• Disability assistance dogs for people with disabilities other than those related to vision or hearing can perform tasks such as opening and closing doors, emptying washing machines, pressing an emergency button on the phone, or even going out and barking for help.
• Seizure Alert dogs recognise subtle signs that their owner is about to have a seizure.

The role of an assistance dog trainer may be:

• Supervising the training of puppies and young dogs - visiting volunteers who foster these dogs to provide training and advice, and may also include the running of puppy classes.
• Training dogs for advanced tasks - training a number of dogs for their future role as assistance dogs, so that each dog is fully prepared for the specific tasks it must perform for its future client.
• Training dogs and clients together - running individual training classes for client-dog partnerships, either at a training centre or in the client’s home. Guide dog mobility instructors are responsible for the final stages of this training.
• Providing support and aftercare to qualified client-dog partnerships - working with partnerships in the client’s home to ensure that the correct standards are maintained for the remainder of the dog’s working life.

The job tasks for the above roles will vary from one organisation to another. All of them will involve giving talks to raise funds, writing reports and training other trainers.

What type of hours will I have to work?

Assistance dog trainers normally work 35 hours a week, which can include evenings, weekends and bank holidays. They sometimes work part time. Much of the work is on a voluntary basis.

The job involves a considerable amount of walking and bending, in addition to routine tasks such as cleaning kennels. Much of the time is spent outdoors in all weathers. Protective warm clothing is usually provided.

What level of salary and benefits are there?

These figures are purely for guidance only. Salaries may vary for the area the job is situated in, age, experience along with a host of other factors:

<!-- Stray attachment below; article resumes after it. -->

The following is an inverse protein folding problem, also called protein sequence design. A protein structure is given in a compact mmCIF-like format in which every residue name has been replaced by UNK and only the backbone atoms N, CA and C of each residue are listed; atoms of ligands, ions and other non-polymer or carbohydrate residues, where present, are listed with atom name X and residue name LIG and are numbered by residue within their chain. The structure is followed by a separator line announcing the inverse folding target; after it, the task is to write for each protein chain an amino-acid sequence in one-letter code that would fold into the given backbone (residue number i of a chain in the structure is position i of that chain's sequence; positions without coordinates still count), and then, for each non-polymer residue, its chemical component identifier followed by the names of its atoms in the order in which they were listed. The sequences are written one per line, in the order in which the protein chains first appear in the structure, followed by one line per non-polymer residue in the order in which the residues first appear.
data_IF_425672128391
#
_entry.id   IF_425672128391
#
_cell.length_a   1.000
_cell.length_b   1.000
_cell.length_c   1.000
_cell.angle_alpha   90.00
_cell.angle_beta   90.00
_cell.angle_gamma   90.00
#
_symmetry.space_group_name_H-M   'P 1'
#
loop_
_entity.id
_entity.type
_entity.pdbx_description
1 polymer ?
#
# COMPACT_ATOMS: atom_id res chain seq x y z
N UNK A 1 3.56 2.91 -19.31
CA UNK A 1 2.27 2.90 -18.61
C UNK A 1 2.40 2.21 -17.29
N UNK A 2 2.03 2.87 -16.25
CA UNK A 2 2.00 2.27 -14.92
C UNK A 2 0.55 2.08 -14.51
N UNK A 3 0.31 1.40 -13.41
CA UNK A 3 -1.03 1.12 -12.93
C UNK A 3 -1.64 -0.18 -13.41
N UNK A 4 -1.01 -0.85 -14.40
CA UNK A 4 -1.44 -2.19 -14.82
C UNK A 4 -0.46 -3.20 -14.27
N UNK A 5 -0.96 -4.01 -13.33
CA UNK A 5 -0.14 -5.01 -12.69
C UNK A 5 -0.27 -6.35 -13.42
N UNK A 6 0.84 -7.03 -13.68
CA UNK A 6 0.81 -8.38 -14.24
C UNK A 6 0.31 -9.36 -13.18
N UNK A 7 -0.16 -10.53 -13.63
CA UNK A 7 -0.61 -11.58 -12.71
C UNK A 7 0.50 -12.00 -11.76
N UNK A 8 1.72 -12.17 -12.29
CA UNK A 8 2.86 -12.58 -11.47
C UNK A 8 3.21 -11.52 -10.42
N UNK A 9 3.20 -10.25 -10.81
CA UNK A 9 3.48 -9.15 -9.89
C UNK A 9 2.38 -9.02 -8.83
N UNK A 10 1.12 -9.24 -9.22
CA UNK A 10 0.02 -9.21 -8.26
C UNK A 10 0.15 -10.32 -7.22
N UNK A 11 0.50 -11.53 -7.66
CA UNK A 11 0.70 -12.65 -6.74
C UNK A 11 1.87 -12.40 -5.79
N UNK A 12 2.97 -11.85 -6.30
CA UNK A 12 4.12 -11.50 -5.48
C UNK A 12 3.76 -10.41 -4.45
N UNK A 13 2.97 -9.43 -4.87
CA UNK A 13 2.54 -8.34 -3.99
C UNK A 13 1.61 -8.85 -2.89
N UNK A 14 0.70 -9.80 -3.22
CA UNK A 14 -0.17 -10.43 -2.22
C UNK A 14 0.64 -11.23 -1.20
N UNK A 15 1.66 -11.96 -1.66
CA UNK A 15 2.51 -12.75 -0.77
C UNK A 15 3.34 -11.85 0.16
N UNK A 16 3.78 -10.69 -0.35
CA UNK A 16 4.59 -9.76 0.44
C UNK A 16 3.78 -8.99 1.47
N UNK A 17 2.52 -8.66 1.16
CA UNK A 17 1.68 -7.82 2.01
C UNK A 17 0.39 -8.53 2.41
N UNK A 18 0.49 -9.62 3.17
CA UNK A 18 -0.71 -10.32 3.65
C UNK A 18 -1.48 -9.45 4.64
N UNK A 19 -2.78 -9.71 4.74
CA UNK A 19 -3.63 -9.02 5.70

• New dog trainers earn from £7,500 to £10,200 a year.
• With some experience and a qualification, this can rise to £12,230.
• More experienced trainers earn up to £15,000.

Salaries may be slightly higher at The Guide Dogs for the Blind Association, where a guide dog mobility instructor earns £19,930 on qualification.
Trainees with The Guide Dogs for the Blind Association receive some payment while they train.

What type of skills will I need?

You will need to have some or all of the following type of skills to carry out this job:

• feel comfortable with all types of dog
• have a great deal of patience and perseverance
• be able to work well on their own and in a team
• be physically fit
• have a sense of responsibility
• be confident with all kinds of people
• have a full UK driving licence.

What type of training will I receive?

The training lasts up to three years, depending on the organisation, and usually starts with kennel work. Dog trainers then learn to train dogs, under supervision, and finally move on to working with owners.

Training is usually carried out on the job and leads to the organisation’s own qualification supplemented by external certificates.

Mobility instructors serve a three-year apprenticeship which leads to the Guide Dogs mobility qualification. There are opportunities for mobility instructors to undertake further training.